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Lucian of Samosata

Lucian’s True History

Translations by Francis Hickes and A. M. Harmon

Introduction by Charles Wibley

Download PDF file – release 1.0 – 111 pages

Download plain text file – release 1.0

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Lucian’s satirical True History, written in the 2nd century CE, is said to be the first work of science fiction (actually, it could rather be called fantasy than science fiction, but this is a modern distinction) — while it draws on the works it parodies, it is indeed the first work that openly declares its fantastic content to be entirely made up. “If Utopia and its unnumbered rivals derive from Plato, there is not a single Imaginary Traveller that is not modelled upon Lucian,” writes Charles Whibley in 1894, and lists Rabelais, Cyrano de Bergerac, Jonathan Swift and Louis Holberg among the writers who were influenced by Lucian’s True History — but also the science fiction and fantasy books, films and TV series of the 20th and 21st century are still indebted to Lucian’s inventions.

The Dunyazad edition of the True History has both the translations by Francis Hickes from the early 17th century and the one by Austin Morris Harmon from 1913.


About the Author

Lucian of Samosata, born around 125 CE was a prolific and highly popular satirist author, who made fun of superstition, of those who told fantastic tales claiming them to be true, and of those who believed in them. He was critical of religion and often ridiculed well known philosophers and writers. Of the more than 80 works that are attributed to him, his True History has remained the most influential and popular. The Introduction by Charles Whibley gives an account of Lucian’s works and their influence on later writers, even if in 1894 he could not know how the sci-fi and fantasy genres would proliferate in the 20th and 21st century, still, at least indirectly, indebted to Lucian’s True History.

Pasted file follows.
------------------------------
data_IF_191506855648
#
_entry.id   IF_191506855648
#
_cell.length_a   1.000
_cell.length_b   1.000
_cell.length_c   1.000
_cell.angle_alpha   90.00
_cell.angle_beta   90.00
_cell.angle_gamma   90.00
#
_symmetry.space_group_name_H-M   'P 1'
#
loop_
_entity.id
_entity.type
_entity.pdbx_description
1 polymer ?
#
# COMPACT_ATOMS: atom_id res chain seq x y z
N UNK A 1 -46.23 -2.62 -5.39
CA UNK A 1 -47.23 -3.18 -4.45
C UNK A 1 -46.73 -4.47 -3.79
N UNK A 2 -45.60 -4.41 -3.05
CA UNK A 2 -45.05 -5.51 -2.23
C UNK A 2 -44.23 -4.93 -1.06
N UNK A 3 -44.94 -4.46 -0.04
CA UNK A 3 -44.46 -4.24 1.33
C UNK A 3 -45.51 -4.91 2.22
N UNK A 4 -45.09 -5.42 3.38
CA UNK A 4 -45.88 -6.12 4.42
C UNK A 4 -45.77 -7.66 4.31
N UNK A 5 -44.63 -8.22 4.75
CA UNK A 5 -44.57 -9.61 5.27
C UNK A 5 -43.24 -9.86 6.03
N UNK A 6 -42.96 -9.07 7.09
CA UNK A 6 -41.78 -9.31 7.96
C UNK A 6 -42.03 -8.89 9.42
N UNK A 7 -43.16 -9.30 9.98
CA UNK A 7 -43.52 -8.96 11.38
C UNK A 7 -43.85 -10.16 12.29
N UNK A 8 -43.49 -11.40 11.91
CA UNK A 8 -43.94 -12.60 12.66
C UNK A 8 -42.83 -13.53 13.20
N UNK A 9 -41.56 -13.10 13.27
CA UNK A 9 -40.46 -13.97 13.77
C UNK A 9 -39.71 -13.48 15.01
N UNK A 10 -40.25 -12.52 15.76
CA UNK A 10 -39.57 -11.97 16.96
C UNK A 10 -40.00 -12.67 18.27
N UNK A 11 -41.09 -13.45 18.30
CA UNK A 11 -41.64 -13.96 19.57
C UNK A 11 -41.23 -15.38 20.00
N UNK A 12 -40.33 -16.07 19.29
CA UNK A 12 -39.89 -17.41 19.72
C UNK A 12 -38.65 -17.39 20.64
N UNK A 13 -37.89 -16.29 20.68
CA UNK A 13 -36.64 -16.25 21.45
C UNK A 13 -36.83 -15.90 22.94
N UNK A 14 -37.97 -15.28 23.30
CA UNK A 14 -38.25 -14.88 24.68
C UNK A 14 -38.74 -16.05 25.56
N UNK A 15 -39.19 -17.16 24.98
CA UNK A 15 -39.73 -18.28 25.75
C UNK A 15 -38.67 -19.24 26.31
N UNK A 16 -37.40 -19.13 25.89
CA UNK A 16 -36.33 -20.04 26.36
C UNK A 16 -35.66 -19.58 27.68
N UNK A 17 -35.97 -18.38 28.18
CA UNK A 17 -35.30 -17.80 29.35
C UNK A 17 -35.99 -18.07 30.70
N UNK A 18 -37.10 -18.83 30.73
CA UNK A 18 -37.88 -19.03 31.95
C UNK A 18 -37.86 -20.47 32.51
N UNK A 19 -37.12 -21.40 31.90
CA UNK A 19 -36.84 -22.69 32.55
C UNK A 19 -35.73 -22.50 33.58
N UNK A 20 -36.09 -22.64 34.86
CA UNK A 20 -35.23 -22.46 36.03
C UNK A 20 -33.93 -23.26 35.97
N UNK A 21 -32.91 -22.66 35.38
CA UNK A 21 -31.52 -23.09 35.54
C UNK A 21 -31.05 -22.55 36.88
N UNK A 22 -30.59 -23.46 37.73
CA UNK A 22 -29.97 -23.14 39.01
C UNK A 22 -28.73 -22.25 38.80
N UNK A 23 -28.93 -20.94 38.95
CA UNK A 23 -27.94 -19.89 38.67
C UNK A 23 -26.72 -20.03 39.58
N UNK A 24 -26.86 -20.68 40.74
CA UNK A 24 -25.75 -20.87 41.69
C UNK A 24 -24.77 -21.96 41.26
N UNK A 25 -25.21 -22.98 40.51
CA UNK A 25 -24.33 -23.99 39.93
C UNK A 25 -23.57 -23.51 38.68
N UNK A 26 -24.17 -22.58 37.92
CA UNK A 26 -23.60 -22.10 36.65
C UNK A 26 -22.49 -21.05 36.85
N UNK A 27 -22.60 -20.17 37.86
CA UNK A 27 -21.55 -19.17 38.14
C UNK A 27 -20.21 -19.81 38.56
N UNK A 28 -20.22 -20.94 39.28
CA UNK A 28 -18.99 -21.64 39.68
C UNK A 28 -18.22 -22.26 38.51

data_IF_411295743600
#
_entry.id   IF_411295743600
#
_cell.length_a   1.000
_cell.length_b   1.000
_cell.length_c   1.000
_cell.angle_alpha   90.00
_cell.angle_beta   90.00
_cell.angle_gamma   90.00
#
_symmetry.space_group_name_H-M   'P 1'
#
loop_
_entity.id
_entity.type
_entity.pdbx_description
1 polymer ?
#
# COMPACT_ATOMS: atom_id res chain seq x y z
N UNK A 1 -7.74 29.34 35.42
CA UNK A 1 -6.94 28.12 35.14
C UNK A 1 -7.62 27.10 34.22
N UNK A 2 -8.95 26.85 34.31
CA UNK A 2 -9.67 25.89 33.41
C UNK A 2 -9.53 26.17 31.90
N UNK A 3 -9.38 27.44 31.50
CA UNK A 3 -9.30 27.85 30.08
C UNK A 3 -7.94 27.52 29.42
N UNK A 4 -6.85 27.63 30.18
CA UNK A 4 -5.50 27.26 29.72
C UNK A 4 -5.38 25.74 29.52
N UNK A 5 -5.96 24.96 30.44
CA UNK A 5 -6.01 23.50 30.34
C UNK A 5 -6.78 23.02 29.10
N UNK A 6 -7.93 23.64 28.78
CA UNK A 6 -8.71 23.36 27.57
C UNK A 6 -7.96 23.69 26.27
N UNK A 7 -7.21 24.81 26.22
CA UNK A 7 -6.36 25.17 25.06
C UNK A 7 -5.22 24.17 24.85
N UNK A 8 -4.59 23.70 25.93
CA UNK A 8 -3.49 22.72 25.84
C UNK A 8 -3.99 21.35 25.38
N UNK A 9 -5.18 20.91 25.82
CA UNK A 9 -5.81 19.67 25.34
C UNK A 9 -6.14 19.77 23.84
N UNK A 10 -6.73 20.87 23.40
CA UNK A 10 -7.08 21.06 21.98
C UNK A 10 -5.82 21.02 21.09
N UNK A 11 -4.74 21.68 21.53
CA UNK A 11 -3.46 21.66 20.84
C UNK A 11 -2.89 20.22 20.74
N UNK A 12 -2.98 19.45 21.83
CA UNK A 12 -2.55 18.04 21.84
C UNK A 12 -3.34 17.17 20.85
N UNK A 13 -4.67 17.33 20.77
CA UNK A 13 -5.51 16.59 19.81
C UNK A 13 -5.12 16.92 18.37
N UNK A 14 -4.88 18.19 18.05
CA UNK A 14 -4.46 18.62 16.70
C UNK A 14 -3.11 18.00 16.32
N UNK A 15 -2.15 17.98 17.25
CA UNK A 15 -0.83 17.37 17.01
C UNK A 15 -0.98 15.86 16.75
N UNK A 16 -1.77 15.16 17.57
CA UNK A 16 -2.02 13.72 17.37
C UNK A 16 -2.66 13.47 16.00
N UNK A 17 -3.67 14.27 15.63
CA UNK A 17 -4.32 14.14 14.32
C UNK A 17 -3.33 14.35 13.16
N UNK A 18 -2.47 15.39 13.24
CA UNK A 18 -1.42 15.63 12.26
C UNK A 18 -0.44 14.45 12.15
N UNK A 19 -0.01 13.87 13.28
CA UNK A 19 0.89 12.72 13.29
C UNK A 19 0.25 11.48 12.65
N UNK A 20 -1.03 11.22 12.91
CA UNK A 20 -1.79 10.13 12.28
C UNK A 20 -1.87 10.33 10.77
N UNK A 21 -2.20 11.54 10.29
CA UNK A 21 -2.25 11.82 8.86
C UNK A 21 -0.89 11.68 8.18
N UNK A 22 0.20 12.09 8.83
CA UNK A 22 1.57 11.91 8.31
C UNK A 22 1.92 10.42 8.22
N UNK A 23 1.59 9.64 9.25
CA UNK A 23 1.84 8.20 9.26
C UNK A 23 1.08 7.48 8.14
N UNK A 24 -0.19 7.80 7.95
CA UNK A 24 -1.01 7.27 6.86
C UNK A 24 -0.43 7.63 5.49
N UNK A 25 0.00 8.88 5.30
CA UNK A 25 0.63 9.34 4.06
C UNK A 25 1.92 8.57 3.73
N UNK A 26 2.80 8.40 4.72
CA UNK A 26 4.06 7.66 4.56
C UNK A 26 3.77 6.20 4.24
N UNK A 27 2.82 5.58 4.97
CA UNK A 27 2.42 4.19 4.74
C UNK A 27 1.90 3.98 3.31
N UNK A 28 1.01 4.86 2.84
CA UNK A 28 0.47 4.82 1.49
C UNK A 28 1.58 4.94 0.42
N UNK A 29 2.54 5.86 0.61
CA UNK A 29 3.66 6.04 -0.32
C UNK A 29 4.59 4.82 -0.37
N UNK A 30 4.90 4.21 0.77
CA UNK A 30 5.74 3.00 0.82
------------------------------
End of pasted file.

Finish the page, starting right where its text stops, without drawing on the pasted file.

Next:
Samosata, where Lucian was born, on the banks of the Euphrates, near today’s city of Samsat in Turkey, was at that time part of the Roman province of Syria. Lucian called himself a Syrian, which was not in conflict with him being a Roman citizen, and having Greek as his native language. Little is known about his life, and what we do know we only now from his own writings, which may not be entirely reliable sources. He studied rhetoric and Greek literature in Ionia, visited universities throughout the Roman Empire as a travelling lecturer, gained some wealth and fame through his teachings, and settled in Athens for ten years, where he wrote most of his known works. In his fifties he may have been appointed a government official in Egypt. Since he mentioned the apotheosis of Emperor Marcus Aurelius, who died in 180, we know that he was still alive at this time, but no further information about his life or his death have come down to us.


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